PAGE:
Named from the German “Koagulation”, vitamin K is essential for the proper functioning of the body from birth. Its benefits are numerous, both in everyday life and in the world of sport. A deficiency of this vitamin can also be fatal. What is vitamin K and what is the benefit of supplementing it? Nutrimuscle tells you everything there is to know about this vitamin.
- What is vitamin K?
- Vitamin K requirements
- What are the benefits of vitamin K?
- What are the benefits of vitamin K for sport?
What is vitamin K?
Vitamin K is an essential vitamin that is found in several forms: K1, K2 and K3. They form a group of fat-soluble vitamins and belong to the quinone family.
Vitamin K1 is of plant origin. It is involved in the coagulation process, from which it takes its name. ¨Among foods rich in vitamin K1, we find green vegetables (spinach, broccoli, asparagus), algae, rapeseed oil and even soybean oil.
The K2 form is of animal origin: it is synthesized by bacteria located in the intestines of mammals. This form has attracted the attention of scientists for only a decade, due to its action on bone mineralization and the cardiovascular system. It is also present in dairy products (milk, cheese, yogurt) and liver.
Vitamin K3 is of synthetic origin and has been banned in the pharmaceutical industry in the United States. Its particularity is that it is three times more efficient than its two counterparts. However, it is no longer used in food supplements due to side effects: hemolytic anemia, nausea or even headaches. Its use continues in the veterinary environment and as an addition to livestock feed. It is sometimes found in the diet of people experiencing famine or in undernourished populations.
Vitamin K requirements
According to ANSES, the nutritional references for vitamin K1 are as follows:
Infants under 6 months: 5 mcg/day
Infants over 6 months: 10 mcg/day
Children aged 1 to 3 years: 29 mcg/day
Children aged 4 to 6 years: 42 mcg/day
Children aged 7 to 10 and adolescents aged 10 to 17: 45 mcg/d
18 years and over, pregnant and breastfeeding women: 79 µg/d
It is difficult to determine vitamin K deficiencies in the population, but it could affect between 30 and 70% of people. The populations most affected by vitamin K deficiency are children and adults over 40 years old. People who do not consume foods of animal origin and people who suffer from celiac disease also have greater needs for vitamin K than average. However, these are also the populations that best absorb this vitamin.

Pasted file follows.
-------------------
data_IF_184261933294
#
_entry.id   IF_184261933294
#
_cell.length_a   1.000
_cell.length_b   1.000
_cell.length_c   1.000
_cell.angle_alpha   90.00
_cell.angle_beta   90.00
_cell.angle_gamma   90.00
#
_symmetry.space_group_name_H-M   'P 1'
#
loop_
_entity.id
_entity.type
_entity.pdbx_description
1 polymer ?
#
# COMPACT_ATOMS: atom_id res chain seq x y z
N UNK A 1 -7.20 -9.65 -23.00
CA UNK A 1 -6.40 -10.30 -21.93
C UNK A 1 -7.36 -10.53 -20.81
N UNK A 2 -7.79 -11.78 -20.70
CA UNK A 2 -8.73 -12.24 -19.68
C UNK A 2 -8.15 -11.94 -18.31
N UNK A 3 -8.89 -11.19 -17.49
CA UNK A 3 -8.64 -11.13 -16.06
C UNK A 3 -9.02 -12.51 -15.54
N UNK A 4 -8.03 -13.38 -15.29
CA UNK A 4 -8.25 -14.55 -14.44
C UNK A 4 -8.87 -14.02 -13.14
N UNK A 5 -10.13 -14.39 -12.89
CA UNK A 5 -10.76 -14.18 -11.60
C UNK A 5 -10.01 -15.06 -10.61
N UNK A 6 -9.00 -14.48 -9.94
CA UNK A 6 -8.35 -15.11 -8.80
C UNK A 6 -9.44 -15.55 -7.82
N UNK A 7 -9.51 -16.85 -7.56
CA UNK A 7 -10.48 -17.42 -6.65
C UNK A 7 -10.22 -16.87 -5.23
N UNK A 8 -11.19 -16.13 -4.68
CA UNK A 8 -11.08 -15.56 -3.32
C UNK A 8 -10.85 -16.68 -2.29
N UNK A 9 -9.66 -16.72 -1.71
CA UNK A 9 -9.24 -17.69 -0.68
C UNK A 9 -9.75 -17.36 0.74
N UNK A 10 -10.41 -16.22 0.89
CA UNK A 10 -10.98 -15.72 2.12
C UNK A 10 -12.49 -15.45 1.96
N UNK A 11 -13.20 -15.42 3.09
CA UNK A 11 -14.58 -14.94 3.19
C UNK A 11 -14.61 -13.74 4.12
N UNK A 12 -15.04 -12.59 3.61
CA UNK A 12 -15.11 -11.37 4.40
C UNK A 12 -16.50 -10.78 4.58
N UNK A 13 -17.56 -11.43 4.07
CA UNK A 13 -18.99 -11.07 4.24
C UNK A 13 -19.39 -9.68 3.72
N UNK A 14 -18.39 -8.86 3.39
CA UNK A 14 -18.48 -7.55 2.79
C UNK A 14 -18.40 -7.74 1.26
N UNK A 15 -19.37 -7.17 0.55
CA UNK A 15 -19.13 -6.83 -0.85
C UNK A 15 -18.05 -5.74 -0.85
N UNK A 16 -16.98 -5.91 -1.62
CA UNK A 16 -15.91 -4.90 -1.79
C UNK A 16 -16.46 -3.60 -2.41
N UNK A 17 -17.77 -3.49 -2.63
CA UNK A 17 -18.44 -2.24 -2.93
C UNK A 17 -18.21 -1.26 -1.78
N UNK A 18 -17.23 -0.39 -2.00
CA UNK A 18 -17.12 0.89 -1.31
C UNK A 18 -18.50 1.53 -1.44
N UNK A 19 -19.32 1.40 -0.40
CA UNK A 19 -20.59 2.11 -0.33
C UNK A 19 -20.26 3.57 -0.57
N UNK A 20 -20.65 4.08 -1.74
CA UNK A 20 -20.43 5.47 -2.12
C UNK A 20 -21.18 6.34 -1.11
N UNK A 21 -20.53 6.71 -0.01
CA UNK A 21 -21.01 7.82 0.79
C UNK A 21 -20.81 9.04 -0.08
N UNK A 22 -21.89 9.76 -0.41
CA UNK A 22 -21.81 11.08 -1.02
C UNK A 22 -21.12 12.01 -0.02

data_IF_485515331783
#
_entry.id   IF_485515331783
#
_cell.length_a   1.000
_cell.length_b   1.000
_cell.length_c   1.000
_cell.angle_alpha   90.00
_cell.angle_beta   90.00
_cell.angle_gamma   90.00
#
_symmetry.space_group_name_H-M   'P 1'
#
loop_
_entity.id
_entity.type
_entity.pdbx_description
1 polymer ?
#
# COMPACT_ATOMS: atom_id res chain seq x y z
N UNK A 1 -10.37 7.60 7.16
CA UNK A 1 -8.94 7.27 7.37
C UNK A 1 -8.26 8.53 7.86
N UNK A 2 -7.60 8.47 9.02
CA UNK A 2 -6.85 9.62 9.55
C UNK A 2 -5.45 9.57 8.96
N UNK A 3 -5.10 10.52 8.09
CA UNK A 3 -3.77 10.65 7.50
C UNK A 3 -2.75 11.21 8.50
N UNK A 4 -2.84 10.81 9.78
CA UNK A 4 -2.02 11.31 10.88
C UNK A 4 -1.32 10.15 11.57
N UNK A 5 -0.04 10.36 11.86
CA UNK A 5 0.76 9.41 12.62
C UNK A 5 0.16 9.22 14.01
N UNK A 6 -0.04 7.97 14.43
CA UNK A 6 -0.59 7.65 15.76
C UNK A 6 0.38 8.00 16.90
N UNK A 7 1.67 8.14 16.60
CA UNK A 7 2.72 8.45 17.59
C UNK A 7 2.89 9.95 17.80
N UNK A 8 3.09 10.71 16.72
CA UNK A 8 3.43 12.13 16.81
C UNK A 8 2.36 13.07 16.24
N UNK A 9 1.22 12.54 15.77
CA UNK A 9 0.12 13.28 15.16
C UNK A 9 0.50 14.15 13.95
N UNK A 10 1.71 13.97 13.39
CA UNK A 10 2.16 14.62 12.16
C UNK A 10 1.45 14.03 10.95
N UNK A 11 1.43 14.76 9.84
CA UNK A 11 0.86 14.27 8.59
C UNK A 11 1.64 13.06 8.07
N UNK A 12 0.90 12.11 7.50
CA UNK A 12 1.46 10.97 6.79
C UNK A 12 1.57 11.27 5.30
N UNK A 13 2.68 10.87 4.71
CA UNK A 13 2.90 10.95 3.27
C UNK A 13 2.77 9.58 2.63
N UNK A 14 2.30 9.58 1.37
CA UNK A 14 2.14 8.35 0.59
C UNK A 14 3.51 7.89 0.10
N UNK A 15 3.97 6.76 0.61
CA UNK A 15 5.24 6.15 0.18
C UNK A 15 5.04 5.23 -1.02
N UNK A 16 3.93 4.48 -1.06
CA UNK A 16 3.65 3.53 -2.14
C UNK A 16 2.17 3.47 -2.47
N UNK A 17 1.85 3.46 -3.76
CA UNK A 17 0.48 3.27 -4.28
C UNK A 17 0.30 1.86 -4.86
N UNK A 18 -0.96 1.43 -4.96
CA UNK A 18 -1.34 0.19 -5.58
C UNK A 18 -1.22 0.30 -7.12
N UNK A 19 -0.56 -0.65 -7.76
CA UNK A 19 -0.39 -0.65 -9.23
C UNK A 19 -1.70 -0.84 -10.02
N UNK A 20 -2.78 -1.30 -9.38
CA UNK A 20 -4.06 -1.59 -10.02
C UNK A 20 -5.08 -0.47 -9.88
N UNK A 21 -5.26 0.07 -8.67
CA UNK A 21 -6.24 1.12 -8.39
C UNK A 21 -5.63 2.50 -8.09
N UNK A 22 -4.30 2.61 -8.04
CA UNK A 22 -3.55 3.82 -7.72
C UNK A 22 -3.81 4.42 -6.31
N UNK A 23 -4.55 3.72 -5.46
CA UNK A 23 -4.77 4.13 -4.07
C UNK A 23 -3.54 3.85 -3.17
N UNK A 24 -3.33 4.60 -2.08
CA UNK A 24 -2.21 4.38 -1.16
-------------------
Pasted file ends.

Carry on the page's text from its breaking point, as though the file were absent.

What are the benefits of vitamin K?
Vitamin K has many benefits, in all its forms.
First of all, vitamin K protects bone health. It guarantees the solidity of bone mineral mass, essential to the development of the human body. It helps fight against calcification of the arteries by participating in the movement of calcium towards the bone tissues. A sufficient intake of vitamin K allows the renewal of bone tissue and prevents related diseases, such as osteoporosis.
It also protects dental health , teeth being bones. By supporting osteocalcin, a protein responsible for bone calcification, vitamin K participates in the growth of dentin (the calcified tissue of the teeth) and the repair of the dental pulp. It prevents teething problems and regulates inflammation in this area.
This vitamin is also very important in blood clotting, from which it gets its name. It has a hemostatic role, that is to say it prevents hemorrhages. In addition, vitamin K is known for its healing properties. It allows the synthesis of prothrombin and activates coagulation factors II, VII, IX, X as well as proteins S, C and Z. These coagulation factors can remain inactive if there is not enough vitamin K and cause poor coagulation or poor healing.
Vitamin K protects the cardiovascular system and prevents heart disease. It could also slow down atherosclerosis, a phenomenon linked to a accumulation of cholesterol and limescale which lodges in the arteries. Together, they form atherosclerotic plaques that line the arteries and can affect the heart. Scientific studies have recently shown that a deficiency of vitamin K promotes arterial calcification and that supplementation of this vitamin ensures the health of the arteries.
What are the benefits of vitamin K for sport?
Sports enthusiasts have every interest in supplementing themselves, particularly with vitamin K2. Indeed, menaquinone (or vitamin K2) is found in food, but the quantities are too low to guarantee optimal intake.
In bodybuilding, strength exercises increase arterial stiffness in the long term. To avoid bleeding linked to “surges”, the arterial walls strengthen and lose their flexibility. This reaction is normal, but in the event of calcification, it can become dangerous and give rise to heart complications.
When jogging, microhemorrhages can occur due to the movement of the viscera during exercise. A vitamin K deficiency can cause episodes of anemia, or even rectal bleeding, in the most serious cases.
Vitamin K2 supplementation is ideal for continuous intake. Thus, it prevents the athlete's cardiovascular health by fighting against calcification.